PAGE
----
Scientists studying cancerous tumour tissues in a laboratory believe they have identified a potential new strategy to treat ovarian cancer - which affects around 7,000 women in the UK each year.
Recently developed drugs have increased patient survival rates by targeting a tumour's blood vessels that supply essential nutrients and oxygen to cancer cells.
However, many patients go on to develop resistance to these therapies and grow new blood vessels that spread the cancer again.
A team from The University of Manchester - part of the Manchester Cancer Research Centre - say blocking several avenues that tumour cells use to escape eradication at the same time is now the way forward rather than current drugs, which target only one molecule.
The research gives scientists the opportunity to develop new anticancer drugs that target ovarian tumour growth through the inhibition of the development of new tumour blood vessels.
Ovarian cancer is the deadliest of all gynaecological cancers, and since the majority of patients are diagnosed when the disease is at an advanced stage, prognosis is generally poor. Currently 7,000 women are diagnosed with the disease in the UK each year. Of those, more than 4,000 are not expected to survive but if women are diagnosed earlier 90% of those cases could beat the disease.
Scientists looked at the role of a particular set of molecules in controlling the activity of growth factors, proteins that are responsible for the stimulation of blood vessel growth.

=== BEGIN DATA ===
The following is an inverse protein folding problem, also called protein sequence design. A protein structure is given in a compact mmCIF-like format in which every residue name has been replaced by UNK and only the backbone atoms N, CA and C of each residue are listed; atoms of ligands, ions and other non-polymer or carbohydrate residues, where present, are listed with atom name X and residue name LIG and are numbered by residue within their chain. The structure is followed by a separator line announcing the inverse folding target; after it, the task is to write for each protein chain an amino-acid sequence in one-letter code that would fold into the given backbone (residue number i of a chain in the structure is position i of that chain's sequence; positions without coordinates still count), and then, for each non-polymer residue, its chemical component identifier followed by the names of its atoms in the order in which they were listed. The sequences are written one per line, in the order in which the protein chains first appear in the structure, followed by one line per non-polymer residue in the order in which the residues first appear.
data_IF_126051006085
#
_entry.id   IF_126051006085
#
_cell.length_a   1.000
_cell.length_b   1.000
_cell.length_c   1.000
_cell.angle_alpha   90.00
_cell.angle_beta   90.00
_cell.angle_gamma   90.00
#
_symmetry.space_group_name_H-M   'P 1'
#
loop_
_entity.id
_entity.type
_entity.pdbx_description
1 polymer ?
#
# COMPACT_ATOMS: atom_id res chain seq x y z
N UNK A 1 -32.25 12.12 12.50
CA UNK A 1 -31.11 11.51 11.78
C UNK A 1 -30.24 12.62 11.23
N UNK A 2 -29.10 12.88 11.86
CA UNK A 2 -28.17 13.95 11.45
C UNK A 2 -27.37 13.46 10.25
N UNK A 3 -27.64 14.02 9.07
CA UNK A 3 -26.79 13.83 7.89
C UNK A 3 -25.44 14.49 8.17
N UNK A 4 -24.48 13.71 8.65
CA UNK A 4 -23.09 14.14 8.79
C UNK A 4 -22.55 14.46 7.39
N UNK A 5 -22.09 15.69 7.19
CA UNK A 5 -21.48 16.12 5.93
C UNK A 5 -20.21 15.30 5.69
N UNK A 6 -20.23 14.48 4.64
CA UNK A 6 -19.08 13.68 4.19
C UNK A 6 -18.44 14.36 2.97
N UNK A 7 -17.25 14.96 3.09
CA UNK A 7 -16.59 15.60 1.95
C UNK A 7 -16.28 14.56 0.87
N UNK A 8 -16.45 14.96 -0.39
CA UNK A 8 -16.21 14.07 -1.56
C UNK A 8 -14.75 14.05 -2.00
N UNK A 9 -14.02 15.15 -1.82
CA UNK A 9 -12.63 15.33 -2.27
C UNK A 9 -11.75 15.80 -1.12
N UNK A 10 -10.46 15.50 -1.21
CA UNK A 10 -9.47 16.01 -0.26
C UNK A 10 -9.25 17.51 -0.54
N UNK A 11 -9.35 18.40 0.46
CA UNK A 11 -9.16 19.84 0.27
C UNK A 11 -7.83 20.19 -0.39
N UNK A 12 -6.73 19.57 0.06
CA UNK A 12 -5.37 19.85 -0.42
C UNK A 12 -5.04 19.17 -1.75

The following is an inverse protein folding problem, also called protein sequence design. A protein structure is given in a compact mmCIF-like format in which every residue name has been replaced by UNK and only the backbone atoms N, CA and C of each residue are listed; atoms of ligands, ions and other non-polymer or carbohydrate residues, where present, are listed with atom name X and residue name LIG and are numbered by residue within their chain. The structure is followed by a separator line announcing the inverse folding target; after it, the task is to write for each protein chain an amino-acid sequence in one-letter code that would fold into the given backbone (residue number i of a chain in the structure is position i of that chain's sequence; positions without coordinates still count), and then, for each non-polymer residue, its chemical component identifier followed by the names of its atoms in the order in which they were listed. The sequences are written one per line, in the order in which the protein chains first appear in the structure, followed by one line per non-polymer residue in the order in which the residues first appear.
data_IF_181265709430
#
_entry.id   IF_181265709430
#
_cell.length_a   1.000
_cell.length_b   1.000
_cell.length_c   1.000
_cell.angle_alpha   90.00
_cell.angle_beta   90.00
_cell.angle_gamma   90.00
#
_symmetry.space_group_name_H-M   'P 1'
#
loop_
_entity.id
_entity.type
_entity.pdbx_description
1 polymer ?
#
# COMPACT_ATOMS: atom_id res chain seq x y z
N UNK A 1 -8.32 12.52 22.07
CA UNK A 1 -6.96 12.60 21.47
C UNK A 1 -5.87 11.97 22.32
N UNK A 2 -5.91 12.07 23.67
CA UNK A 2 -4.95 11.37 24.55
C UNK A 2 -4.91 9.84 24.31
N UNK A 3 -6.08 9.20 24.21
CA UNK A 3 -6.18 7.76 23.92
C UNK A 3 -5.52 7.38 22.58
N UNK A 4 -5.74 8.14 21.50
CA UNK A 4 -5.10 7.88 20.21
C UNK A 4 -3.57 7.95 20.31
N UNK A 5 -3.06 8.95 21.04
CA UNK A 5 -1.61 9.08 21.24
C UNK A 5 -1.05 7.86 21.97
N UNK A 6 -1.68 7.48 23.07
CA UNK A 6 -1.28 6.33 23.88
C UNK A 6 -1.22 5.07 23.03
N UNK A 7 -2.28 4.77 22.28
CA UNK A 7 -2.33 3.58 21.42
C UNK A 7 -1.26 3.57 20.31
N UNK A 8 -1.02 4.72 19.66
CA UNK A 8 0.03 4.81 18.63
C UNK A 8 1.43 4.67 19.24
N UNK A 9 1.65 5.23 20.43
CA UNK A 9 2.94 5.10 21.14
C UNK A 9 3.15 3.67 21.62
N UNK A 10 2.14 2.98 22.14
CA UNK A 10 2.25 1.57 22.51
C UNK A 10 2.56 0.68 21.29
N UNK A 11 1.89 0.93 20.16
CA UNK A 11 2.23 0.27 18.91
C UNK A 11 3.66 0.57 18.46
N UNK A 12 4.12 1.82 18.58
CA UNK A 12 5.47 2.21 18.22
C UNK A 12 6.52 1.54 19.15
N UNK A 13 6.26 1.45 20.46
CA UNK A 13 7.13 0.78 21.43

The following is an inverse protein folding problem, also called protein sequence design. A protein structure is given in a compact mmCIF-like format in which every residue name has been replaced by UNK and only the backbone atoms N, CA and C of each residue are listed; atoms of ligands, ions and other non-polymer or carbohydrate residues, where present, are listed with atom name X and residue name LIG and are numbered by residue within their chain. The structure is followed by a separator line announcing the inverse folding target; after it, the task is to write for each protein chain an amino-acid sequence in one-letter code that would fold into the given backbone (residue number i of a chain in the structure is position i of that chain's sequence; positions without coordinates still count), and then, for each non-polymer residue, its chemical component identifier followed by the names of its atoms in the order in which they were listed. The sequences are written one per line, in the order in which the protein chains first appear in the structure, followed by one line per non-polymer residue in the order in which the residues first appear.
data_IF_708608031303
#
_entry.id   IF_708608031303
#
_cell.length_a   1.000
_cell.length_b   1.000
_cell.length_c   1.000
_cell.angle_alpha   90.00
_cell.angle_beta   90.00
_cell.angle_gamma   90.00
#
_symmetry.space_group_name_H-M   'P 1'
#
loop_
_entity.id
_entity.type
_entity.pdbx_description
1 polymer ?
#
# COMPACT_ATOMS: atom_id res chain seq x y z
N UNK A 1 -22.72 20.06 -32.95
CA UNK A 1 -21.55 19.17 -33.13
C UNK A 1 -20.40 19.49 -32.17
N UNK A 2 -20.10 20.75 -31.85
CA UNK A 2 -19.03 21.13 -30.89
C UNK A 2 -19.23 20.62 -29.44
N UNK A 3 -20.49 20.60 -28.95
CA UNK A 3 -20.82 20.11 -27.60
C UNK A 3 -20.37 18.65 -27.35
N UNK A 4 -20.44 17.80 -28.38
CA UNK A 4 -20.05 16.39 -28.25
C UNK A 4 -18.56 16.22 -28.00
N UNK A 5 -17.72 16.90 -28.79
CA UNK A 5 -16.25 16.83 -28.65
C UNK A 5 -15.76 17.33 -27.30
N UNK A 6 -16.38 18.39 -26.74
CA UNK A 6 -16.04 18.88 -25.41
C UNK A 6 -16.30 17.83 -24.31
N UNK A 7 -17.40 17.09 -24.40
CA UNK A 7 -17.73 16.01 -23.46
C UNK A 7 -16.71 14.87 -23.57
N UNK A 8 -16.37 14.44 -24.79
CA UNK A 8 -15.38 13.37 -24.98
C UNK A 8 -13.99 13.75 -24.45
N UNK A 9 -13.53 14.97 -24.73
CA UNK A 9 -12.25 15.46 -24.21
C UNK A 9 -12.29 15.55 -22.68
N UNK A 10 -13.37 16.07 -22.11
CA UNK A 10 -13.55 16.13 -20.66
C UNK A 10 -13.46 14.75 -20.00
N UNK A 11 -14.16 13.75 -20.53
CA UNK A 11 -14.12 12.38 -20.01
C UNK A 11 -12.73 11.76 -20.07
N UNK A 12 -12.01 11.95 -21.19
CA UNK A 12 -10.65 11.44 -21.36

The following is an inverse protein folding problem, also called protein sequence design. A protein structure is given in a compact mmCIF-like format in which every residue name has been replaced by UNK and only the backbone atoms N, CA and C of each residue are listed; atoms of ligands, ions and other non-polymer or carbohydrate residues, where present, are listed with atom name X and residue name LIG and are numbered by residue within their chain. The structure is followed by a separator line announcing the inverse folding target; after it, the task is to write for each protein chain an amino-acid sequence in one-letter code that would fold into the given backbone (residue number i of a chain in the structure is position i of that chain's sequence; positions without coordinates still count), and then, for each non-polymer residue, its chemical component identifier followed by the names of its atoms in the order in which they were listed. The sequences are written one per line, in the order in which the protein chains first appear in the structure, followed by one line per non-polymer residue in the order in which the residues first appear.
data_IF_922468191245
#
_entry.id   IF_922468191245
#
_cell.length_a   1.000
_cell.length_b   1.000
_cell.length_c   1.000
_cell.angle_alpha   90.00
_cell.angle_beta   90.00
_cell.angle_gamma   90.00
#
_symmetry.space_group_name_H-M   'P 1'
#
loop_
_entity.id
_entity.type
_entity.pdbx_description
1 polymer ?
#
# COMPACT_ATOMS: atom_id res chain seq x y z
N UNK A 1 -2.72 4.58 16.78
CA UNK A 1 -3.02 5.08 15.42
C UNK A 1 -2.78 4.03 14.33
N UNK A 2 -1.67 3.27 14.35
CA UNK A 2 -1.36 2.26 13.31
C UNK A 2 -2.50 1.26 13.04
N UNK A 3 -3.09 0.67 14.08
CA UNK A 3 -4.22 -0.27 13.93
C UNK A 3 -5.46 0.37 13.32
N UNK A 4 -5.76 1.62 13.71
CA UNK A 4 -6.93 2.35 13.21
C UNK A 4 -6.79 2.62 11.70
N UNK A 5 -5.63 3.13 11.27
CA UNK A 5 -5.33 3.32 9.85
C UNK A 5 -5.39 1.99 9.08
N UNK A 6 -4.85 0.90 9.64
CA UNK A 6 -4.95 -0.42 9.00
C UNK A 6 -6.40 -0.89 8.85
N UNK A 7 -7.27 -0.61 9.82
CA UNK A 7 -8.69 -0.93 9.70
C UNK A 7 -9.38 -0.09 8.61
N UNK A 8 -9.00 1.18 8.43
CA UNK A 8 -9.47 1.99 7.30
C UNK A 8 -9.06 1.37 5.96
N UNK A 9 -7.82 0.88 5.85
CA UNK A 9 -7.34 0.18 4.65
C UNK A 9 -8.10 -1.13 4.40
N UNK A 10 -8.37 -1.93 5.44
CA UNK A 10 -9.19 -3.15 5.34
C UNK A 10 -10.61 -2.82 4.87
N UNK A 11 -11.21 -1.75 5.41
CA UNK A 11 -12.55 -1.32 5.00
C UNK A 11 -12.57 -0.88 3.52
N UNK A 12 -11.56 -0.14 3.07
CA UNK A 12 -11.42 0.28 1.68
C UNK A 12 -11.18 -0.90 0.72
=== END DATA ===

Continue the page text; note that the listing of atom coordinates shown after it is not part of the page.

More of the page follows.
Dr Egle Avizienyte, who co-led the research with Professor Gordon Jayson, said: "We know that a molecule called heparan sulphate (HS) is involved in blood vessel growth through facilitating interactions between the growth factors and their receptors that induce the development of new blood vessels. This is controlled by proteins known as HS6STs which regulate HS structure. By knocking down these proteins - reducing their levels in cancer cells - we were able to reduce activity of growth factors and stop ovarian cancer cells inducing the development of new blood vessels."
The studies in tumour tissue in the laboratory showed that reducing HS6STs led to a reduction of tumour growth.
Professor Gordon Jayson, who leads the research group, said: "This knowledge gives us the opportunity to develop new anticancer drugs aimed against these growth factors. Targeting multiple factors and blocking several avenues that tumour cells use to escape eradication at the same time may be a better strategy than current drugs, which target only one molecule."